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The Effects of a Safe Space

During the course of Community-Word Project's Teaching Artist Training & Internship Program (TATIP) Saturday training sessions, I learned the value of having a safe space. Our mentors were able to create an atmosphere where our voices were heard and validated, giving us confidence to speak our minds and present our ideas. However, this safe space didn’t happen immediately. In the beginning of the first day, we participated in a graffiti-wall activity, in which we anonymously answered questions about what we hoped to learn from the training and how we create as artists. The exercise’s anonymity enabled us to answer questions honestly; our voices were then heard when our mentors reflected on w

Using Graffiti Walls to Mine Students’ Minds

In my first seminar with Community-Word Project's Teaching Artist Training & Internship Program (TATIP) back in October, our first task was to answer questions on chart paper, which was posted around the room. Afterwards, with anticipation, we navigated around our fellow new trainees, while musing at one anothers’ responses on the newly decorated "graffiti walls." This exercise gave us an opportunity to be honest about our greatest fears about teaching, what we need to be creative instructors, what we feel least prepared for in teaching, and more. I was struck by how heard I felt during this process. The act of writing out the bumbling questions, anxieties, and hopes for our TATIP training

The Wondrous Story of The Bookman (“El Sen~or de los libros”): The Andean Odysseus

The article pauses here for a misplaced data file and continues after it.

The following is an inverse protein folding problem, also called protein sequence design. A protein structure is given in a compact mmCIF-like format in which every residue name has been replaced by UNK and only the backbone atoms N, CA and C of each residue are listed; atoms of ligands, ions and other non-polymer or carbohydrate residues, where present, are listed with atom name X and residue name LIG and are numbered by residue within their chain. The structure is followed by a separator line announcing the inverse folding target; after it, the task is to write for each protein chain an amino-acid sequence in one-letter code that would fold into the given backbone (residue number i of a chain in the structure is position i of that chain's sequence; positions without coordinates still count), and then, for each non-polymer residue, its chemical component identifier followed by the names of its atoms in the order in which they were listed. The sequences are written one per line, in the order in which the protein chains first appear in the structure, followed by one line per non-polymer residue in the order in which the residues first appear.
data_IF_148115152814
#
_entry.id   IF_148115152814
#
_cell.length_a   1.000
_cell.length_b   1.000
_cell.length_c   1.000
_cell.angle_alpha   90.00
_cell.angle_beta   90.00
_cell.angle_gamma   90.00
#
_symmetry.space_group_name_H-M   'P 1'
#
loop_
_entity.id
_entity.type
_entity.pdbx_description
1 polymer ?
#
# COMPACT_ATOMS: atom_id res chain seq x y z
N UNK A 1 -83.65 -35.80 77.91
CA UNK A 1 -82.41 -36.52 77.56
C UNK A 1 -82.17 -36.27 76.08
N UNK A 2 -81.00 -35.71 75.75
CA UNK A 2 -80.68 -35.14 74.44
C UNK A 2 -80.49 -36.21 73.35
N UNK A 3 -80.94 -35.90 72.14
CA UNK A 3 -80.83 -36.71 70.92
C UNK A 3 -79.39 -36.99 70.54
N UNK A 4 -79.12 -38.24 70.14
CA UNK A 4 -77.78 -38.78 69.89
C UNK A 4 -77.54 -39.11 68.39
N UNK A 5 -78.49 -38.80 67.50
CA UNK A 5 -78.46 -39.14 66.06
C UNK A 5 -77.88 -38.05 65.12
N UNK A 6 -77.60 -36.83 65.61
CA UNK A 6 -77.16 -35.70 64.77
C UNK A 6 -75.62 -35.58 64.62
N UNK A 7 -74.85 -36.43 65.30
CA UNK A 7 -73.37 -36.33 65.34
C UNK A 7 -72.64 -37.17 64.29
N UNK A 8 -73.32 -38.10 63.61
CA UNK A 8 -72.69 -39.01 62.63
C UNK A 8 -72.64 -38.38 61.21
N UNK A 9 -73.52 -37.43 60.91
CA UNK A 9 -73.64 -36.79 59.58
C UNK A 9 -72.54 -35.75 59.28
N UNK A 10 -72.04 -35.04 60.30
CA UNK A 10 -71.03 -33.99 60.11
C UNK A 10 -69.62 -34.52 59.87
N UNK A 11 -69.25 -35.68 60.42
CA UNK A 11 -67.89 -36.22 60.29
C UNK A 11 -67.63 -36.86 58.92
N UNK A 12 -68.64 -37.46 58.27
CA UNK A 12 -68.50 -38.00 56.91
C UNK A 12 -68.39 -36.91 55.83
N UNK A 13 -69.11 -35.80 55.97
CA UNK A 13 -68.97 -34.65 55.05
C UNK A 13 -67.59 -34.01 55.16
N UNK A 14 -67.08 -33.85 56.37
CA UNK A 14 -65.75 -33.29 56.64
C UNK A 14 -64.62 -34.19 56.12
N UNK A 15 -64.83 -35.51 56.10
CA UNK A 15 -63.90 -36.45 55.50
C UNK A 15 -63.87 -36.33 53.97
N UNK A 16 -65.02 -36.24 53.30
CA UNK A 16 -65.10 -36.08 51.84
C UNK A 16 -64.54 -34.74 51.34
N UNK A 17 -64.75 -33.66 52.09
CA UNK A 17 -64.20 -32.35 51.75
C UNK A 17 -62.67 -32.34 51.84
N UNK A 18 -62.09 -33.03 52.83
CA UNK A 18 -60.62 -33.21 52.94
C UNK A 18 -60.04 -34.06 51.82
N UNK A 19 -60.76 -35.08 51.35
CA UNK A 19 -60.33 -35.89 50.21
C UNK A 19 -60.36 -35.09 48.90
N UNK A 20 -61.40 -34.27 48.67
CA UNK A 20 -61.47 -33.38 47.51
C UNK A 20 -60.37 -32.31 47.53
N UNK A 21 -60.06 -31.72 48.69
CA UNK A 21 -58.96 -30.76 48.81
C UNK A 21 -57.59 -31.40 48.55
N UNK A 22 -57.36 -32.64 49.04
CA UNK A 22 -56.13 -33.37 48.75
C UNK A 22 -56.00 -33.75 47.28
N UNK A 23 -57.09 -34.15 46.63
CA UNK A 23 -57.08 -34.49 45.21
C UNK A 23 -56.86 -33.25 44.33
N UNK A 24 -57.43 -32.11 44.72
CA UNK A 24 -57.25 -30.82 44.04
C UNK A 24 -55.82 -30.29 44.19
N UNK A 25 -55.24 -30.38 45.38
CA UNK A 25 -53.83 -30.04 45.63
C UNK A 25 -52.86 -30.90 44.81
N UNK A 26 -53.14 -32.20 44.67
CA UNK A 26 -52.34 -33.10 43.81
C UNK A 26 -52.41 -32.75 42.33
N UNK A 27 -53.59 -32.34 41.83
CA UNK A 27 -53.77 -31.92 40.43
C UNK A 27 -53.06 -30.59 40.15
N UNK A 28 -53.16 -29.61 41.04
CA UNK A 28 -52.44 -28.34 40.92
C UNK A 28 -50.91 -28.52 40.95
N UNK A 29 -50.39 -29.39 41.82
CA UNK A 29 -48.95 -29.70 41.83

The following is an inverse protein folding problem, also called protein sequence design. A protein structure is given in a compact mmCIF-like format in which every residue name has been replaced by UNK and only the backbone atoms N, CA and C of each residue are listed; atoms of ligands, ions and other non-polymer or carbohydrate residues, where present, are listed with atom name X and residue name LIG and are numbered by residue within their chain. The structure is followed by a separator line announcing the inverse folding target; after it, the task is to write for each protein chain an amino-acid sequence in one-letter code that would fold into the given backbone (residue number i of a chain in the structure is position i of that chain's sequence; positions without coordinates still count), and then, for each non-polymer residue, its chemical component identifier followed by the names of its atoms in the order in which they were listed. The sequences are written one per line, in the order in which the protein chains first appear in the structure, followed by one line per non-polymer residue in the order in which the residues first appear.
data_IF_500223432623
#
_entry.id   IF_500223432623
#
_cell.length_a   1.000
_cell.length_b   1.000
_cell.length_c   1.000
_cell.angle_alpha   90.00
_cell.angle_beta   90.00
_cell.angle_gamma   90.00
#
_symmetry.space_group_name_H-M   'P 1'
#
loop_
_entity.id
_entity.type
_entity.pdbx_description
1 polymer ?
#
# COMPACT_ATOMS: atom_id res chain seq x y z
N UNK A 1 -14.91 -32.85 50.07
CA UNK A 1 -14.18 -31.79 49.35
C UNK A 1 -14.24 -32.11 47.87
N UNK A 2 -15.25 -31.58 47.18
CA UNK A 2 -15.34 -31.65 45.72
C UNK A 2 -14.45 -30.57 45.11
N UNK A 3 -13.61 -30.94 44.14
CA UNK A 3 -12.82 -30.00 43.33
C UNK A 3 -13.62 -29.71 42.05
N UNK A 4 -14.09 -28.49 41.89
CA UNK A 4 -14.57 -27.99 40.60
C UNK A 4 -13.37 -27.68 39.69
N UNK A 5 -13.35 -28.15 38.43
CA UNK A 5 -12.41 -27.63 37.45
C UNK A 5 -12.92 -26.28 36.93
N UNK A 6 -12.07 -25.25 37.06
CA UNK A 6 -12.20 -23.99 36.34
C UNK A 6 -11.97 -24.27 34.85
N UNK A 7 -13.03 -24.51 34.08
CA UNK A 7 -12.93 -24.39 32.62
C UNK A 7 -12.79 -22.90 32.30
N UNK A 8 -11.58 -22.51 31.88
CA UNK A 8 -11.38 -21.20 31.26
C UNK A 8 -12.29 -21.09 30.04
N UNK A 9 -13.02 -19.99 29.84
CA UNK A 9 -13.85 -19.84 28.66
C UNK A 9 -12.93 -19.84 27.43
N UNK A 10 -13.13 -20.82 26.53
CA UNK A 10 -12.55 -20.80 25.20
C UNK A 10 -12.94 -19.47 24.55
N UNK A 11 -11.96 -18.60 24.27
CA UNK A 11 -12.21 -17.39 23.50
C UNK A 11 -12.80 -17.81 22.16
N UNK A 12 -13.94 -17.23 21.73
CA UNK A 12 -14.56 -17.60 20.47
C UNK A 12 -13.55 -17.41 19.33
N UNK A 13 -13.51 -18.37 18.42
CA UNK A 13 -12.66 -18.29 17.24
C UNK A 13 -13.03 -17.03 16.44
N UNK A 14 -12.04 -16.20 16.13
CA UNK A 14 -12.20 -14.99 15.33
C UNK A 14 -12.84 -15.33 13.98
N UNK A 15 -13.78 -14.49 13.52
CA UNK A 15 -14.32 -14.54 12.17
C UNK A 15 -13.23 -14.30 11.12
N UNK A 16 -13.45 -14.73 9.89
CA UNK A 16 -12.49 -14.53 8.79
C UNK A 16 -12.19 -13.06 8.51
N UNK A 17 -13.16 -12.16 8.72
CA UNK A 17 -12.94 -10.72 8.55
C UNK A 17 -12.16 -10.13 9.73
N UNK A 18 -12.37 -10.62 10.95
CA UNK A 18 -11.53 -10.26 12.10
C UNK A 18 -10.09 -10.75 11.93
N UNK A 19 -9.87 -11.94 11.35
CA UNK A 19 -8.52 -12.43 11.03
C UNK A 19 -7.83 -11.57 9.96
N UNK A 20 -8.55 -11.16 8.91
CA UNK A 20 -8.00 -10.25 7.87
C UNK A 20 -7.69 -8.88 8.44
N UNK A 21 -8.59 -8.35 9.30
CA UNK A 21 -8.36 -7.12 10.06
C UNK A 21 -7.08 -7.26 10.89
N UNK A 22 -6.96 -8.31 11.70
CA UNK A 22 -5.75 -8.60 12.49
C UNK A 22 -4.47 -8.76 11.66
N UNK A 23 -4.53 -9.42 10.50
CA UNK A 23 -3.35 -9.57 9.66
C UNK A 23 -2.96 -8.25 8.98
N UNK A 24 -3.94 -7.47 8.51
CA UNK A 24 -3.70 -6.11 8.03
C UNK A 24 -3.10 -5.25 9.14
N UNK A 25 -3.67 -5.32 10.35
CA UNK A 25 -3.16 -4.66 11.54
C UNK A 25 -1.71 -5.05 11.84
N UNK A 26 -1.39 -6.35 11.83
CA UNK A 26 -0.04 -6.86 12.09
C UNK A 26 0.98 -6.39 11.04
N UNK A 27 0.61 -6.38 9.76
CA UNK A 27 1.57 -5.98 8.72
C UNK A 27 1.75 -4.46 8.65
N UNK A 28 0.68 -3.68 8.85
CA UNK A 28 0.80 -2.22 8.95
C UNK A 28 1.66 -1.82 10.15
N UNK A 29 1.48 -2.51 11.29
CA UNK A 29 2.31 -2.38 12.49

“I always imagined Paradise would be some sort of a Library.” -Jorge Luis Borges, Argentine short-story writer, essayist, poet and translator. It is rainy, cold, and windy in New York City. It seems the weather matches the unsettling - yet vigorous and resolute - spirit of these times. This January, all at once, everything has become bold and urgent. The present circumstances have forced us to rise from a comfortable slumber. The structure of this house, its general décor, and decorum, have been inevitably altered. Therefore, we who aspire to be effective co-participants in this country's development, we that communicate through the Arts, we that aspire to communicate with children, invite

Teaching 3rd Grade

Last Thursday, my partner Kate and I taught our first lesson at Community-Word Project’s 3rd Grade Poetry and Visual Arts class at PS 84 in Williamsburg. It was a very memorable experience. Kate and I had spent many days preparing the lesson plan and materials, and were excited to have the opportunity to implement them. We integrated all that we had learned throughout Community-Word Project's Teaching Artist Training & Internship Program (TATIP) into the syllabus, and after feedback from our mentors, Felipe Galindo and Phyllis Capello, we further embellished the introduction of the lesson to the students. By Wednesday night, we were ready with all our visuals, examples, and materials. Our cl

Learning to Teach

It has been four days since our last Teaching Artist Training & Internship Program (TATIP) class, and I am still amazed by how much we have learned and how much I’ve been able to implement in my after school classes with Kindergarten - 2nd grade students. Last Saturday, our six-week seminar came to a close, and it has been an experience I’ll never forget. Each seminar was extremely empowering, providing all of us with insight on how to work with children of various ages in a classroom setting. Learning such a variety of techniques, and skills through the seminars and field work has prepared me to become a more confident teaching artist. Last month, I started my internship with Community-Word

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